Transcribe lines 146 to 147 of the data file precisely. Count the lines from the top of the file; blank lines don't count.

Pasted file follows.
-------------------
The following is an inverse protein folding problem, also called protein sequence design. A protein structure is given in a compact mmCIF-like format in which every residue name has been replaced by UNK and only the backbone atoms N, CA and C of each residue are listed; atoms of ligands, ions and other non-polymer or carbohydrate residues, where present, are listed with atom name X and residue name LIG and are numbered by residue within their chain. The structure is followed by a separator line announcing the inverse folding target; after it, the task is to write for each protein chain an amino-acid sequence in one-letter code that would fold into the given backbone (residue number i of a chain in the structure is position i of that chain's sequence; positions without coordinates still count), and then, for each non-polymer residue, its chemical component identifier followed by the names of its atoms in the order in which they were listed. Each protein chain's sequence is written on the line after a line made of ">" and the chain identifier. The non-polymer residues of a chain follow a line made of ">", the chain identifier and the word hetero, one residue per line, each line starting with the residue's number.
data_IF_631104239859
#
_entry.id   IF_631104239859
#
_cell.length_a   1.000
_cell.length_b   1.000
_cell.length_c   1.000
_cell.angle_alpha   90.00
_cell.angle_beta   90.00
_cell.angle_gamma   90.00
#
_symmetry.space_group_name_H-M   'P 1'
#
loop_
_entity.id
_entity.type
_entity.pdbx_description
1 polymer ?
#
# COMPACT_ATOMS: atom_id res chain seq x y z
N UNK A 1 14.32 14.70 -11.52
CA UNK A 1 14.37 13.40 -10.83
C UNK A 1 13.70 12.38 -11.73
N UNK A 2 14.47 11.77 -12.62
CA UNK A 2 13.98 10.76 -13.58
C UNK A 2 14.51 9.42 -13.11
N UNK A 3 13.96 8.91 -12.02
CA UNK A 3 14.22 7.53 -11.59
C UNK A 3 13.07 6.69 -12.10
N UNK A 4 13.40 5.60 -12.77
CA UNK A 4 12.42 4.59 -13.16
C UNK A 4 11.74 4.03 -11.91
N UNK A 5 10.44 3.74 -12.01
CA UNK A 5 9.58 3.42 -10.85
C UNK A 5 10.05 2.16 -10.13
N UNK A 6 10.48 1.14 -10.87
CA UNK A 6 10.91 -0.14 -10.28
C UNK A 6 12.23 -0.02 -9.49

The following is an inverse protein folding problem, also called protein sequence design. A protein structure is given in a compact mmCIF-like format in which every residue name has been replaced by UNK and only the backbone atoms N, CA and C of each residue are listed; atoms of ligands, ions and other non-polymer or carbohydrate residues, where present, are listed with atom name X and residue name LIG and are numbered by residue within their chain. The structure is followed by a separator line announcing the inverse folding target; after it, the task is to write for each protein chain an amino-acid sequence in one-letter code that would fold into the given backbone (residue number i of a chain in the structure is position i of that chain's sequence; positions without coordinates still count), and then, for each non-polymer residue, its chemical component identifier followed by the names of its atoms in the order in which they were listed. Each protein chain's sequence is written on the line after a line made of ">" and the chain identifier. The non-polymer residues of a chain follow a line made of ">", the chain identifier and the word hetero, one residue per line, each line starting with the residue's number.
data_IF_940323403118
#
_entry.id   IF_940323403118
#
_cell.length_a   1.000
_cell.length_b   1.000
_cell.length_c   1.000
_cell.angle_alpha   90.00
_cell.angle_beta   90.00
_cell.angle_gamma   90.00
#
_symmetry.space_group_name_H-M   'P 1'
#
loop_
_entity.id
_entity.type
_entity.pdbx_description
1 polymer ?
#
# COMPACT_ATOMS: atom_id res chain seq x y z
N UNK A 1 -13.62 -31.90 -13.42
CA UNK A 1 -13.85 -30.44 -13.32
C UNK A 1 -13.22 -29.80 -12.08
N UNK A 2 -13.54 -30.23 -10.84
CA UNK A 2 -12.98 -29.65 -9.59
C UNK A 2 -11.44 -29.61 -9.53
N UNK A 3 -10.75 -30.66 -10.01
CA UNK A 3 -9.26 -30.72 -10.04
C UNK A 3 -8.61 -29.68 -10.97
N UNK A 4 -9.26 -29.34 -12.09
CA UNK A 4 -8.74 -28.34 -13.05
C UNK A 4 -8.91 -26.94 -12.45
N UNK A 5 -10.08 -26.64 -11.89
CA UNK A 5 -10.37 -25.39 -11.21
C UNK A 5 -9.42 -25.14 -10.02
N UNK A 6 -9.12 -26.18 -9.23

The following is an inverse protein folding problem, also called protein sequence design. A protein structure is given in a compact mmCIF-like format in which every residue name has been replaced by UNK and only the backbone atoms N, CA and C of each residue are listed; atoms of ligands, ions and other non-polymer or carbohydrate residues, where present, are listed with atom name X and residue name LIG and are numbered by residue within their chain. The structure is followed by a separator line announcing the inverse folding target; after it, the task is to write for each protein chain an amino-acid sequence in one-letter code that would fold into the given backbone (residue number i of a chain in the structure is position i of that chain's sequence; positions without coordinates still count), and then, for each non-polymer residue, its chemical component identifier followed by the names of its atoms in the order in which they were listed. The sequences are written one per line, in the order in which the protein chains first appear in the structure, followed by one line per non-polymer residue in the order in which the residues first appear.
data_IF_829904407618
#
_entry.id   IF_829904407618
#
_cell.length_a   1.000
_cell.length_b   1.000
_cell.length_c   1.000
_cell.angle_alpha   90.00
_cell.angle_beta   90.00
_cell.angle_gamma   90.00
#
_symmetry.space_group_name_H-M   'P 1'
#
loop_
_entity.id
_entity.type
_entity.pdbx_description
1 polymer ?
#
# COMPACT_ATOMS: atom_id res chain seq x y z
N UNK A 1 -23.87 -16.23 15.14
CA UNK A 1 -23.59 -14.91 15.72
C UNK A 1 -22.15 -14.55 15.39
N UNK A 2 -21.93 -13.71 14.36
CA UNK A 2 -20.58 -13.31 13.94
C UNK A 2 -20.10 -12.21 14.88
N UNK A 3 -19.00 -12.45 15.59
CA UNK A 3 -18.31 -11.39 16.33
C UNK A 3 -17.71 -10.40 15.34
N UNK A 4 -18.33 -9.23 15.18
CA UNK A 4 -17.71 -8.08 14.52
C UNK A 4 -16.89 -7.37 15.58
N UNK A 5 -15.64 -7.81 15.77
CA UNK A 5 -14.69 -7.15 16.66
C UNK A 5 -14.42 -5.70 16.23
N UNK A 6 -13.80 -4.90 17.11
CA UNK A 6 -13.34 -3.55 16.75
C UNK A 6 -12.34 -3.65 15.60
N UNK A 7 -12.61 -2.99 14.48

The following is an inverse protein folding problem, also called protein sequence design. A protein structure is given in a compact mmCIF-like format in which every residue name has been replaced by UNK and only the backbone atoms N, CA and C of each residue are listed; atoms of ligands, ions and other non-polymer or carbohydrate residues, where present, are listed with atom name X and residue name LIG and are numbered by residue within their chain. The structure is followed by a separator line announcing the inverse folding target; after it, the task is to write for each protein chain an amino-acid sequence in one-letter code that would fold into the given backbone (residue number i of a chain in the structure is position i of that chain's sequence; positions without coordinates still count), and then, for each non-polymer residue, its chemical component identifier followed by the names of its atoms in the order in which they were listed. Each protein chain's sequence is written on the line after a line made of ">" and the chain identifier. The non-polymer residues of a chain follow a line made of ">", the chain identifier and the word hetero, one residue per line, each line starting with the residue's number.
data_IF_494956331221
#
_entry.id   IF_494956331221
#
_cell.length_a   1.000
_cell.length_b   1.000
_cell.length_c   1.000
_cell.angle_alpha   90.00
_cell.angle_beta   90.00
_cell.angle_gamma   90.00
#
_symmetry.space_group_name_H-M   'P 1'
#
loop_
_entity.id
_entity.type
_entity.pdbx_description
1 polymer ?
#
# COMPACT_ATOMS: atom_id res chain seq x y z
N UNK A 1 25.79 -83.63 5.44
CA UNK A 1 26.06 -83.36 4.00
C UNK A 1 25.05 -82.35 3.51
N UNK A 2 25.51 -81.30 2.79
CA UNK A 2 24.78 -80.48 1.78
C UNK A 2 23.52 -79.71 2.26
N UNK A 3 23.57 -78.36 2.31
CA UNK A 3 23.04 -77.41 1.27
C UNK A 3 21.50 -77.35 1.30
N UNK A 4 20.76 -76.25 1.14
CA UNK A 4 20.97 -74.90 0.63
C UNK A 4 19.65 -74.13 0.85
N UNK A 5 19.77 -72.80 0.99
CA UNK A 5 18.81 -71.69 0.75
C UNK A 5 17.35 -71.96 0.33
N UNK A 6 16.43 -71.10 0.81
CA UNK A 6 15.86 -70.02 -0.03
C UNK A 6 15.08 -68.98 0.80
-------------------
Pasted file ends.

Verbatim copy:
C UNK A 3 21.50 -77.35 1.30
N UNK A 4 20.76 -76.25 1.14